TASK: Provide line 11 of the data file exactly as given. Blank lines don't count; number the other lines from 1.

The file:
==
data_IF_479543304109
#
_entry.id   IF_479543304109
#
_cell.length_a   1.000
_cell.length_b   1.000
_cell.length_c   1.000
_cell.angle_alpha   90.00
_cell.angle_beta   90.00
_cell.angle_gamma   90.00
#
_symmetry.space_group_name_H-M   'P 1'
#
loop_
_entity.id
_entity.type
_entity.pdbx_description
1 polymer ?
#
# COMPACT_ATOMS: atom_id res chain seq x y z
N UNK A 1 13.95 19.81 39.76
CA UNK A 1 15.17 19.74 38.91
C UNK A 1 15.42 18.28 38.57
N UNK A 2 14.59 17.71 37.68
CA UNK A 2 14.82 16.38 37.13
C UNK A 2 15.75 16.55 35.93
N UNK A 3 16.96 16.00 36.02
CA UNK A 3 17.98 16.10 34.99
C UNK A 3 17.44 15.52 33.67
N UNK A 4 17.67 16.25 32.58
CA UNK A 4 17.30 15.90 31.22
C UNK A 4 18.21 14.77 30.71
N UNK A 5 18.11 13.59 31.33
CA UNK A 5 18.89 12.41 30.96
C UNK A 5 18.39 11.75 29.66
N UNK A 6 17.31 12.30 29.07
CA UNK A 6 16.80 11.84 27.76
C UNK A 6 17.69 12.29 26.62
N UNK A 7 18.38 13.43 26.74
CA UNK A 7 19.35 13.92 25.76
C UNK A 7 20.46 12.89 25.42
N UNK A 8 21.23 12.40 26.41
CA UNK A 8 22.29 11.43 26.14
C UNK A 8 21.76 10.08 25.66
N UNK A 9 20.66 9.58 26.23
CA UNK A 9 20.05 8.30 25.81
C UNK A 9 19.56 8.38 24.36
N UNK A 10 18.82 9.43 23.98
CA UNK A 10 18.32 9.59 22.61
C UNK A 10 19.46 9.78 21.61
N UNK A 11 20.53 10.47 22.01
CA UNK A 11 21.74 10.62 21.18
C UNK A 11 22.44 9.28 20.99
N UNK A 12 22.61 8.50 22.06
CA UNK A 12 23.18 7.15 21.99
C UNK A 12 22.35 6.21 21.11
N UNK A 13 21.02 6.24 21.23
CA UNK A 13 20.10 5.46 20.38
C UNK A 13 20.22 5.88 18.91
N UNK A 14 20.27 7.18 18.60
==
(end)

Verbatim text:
#